The concept of “polarity” became central, but not an exclusive organizing principle in Leonhard’s (1957) re-evaluation of Kraepelin’s (1913) “manic-depressive psychosis”. On the basis of “polarity”, he split it into “bipolar manic depressive disease” and “unipolar phasic psychoses”, and with consideration of Wernicke’s (1899, 1900) “mental structure”, he separated the “cycloid psychoses” from “manic depressive disease” and divided the “cycloid psychoses” into “excited-inhibited confusion psychosis”, “anxiety-happiness psychosis”, and “hyperkinetic-akinetic motility psychosis”. Then, on the basis of “totality”, the organizing principle introduced by William Cullen (1769, 1772, 1776), he separated “pure mania” and “pure melancholia”, both “universal” diseases, from the “pure euphorias” and “pure depressions”, in which the “mental structure” was only partially affected. Finally, on the basis of Wernicke’s (1893) “elementary symptoms”, he distinguished five distinct forms (unproductive, hypochondriacal, enthusiastic, confabulatory and non-participatory) of “pure mania”, and five distinct forms (harried, hypochondriacal, self-torturing, suspicious and non-participatory) of “pure depression”.
In 1957, at the time it was first published, Leonhard’s classification had already some support, from epidemiological genetic findings, as indicated before (Neele 1949). Yet, it was only in 1964, one year before the publication of the third edition of the text, in 1965, that Leonhard succeeded to demonstrate that his diagnoses of “cycloid psychoses” were “catamnestically correct” (Leonhard and Trostorff 1964); and it was only, in 1966, two years before the publication of the fourth edition, in 1968, that Jules Angst (1966) and Carlo Perris (1966) independently demonstrated that “bipolar depression” and “unipolar depression” were “separable”. The signal difference between the two populations was that patients with “bipolar depression” had a significantly higher rate of “psychoses” among their relatives than patients with”unipolar depression”. The (epidemiological) genetic distinctiveness of “unipolar depression” and “bipolar depression” was further substantiated, in 1969, by Winokur, Clayton and Reich.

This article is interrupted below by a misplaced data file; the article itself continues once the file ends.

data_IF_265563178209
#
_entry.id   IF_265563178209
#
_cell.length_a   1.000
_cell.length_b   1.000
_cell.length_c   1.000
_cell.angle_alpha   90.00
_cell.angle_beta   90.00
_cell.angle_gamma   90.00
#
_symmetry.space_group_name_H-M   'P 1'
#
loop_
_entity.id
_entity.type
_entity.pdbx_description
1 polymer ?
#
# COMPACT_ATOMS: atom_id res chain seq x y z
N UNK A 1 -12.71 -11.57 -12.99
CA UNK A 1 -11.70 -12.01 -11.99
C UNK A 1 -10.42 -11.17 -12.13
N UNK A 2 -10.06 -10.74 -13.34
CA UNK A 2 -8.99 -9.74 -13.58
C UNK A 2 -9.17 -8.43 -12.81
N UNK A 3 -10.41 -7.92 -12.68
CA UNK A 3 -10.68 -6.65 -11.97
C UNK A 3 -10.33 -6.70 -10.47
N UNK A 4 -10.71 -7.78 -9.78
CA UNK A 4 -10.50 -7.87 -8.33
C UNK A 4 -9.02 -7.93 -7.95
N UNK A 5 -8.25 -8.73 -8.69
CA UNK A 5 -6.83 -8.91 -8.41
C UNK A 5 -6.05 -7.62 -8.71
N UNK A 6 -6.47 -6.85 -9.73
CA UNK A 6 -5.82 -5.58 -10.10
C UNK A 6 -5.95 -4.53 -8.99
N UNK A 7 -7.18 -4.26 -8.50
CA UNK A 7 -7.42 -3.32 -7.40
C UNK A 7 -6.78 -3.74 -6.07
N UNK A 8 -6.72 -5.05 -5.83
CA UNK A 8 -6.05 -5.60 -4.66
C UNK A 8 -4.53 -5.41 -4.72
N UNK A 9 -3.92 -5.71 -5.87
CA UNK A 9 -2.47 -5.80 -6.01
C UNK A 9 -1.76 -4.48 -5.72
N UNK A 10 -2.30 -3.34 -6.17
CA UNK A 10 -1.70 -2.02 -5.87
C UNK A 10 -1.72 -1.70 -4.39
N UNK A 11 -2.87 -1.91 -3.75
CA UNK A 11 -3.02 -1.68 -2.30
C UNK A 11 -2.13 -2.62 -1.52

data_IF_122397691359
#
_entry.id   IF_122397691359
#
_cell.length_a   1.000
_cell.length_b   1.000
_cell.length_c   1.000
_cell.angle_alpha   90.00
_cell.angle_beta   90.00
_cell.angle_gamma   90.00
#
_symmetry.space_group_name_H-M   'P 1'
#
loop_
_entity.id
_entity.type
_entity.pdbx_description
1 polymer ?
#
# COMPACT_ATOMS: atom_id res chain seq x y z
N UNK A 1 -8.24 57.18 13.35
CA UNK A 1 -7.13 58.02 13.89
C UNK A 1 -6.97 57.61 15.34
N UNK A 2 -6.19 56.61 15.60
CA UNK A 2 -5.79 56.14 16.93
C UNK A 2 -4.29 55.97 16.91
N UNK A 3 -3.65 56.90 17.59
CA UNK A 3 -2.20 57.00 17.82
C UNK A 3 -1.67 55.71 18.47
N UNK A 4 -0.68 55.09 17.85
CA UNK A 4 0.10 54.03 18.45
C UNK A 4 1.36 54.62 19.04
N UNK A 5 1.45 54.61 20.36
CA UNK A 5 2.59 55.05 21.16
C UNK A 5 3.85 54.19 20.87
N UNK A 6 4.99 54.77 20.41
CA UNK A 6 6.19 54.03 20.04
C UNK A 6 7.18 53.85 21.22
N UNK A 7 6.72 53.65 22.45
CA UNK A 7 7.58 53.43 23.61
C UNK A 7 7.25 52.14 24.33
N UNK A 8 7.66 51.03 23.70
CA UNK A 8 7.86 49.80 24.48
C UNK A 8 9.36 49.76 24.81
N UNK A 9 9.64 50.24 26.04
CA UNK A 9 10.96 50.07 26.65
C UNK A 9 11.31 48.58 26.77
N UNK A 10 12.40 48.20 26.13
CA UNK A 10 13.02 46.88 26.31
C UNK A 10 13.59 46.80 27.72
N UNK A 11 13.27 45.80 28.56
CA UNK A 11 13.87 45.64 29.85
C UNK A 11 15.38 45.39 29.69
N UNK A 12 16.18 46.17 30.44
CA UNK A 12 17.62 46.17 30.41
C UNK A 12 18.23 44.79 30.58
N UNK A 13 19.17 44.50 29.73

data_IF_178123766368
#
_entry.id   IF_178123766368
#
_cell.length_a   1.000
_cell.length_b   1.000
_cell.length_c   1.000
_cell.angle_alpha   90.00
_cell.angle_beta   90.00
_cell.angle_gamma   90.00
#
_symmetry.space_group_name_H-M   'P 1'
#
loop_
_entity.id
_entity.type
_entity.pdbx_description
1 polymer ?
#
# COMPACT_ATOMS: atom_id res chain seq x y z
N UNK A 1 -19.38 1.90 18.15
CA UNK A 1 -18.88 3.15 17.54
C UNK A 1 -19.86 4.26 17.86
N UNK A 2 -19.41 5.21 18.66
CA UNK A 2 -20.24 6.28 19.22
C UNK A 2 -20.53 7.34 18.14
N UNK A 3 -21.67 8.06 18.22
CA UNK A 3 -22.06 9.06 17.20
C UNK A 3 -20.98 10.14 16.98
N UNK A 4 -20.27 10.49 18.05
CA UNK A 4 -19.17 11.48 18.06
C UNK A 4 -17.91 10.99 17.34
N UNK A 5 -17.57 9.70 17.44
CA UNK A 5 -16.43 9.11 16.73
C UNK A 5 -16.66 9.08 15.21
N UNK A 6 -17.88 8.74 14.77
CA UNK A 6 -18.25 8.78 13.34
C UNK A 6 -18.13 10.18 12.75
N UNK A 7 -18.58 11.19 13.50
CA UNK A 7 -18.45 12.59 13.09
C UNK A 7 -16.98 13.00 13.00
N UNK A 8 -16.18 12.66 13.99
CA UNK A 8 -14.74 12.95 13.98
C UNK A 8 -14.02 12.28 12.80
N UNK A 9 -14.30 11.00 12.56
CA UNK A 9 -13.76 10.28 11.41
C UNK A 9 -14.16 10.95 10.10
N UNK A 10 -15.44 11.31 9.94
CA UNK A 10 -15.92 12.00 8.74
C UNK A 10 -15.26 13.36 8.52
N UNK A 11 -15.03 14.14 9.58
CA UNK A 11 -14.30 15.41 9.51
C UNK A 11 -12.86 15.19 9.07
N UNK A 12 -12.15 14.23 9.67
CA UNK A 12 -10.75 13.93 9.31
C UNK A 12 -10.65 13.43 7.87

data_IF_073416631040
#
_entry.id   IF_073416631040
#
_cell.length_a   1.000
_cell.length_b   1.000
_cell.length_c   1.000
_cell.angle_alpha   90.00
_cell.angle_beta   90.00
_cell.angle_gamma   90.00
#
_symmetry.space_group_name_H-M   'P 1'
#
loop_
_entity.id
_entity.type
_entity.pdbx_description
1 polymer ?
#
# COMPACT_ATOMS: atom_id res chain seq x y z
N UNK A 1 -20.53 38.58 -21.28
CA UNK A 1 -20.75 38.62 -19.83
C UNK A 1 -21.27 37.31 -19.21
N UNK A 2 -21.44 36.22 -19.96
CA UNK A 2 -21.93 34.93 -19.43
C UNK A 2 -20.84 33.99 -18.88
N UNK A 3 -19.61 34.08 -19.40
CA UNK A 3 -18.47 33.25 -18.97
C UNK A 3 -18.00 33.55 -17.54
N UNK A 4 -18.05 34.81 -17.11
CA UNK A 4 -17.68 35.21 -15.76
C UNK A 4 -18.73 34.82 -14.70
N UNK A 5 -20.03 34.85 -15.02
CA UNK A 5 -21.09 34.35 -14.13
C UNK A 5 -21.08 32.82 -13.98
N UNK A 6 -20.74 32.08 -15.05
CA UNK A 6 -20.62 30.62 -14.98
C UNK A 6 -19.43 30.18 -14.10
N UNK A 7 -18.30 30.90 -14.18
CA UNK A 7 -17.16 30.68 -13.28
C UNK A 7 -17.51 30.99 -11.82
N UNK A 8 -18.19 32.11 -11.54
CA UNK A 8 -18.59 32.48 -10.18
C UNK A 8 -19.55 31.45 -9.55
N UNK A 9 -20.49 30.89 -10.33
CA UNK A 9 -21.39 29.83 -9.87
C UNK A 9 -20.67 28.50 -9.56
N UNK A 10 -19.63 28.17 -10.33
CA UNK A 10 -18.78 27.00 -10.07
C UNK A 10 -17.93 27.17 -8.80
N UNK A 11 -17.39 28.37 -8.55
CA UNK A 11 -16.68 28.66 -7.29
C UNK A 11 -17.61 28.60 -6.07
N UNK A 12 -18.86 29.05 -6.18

It was only well after the publication of the 6th edition of Leonhard’s monograph, in 1986, the last edition published during his life time, that findings relevant to the distinctiveness of “unipolar mania” and “bipolar mania” emerged. First, in three independent clinical epidemiological studies, it was found that “unipolar mania” had an earlier onset and was characterized by fewer episodes and lower comorbidity with anxiety disorders than “bipolar mania” (Merikangas et al 2012; Pacheco Palha and Arrojo 2009; Young, Marek and Patterson 2009). Then, Yazici and Cakir (2012) noted that patients with “unipolar mania” were less responsive to lithium therapy than patients with “bipolar mania”, and Grobler, Roos and Bekker (2014) reported that patients with “unipolar mania” were prescribed more “neuroleptics” than patient with “bipolar mania”. Finally, in an epidemiological genetic study, Merikangas and associates (2014) found the familial aggregation of depression in relatives of “depressed probands” much lower than the familial aggregation of mania in the relatives of “manic probands”, indicating the genetic independence of maia from depression that “unipolar mania” and “bipolar mania” are distinct diseases (Angst and Grobler 2015; Hicki3 2014 ).
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Thomas A. Ban
November 26, 2014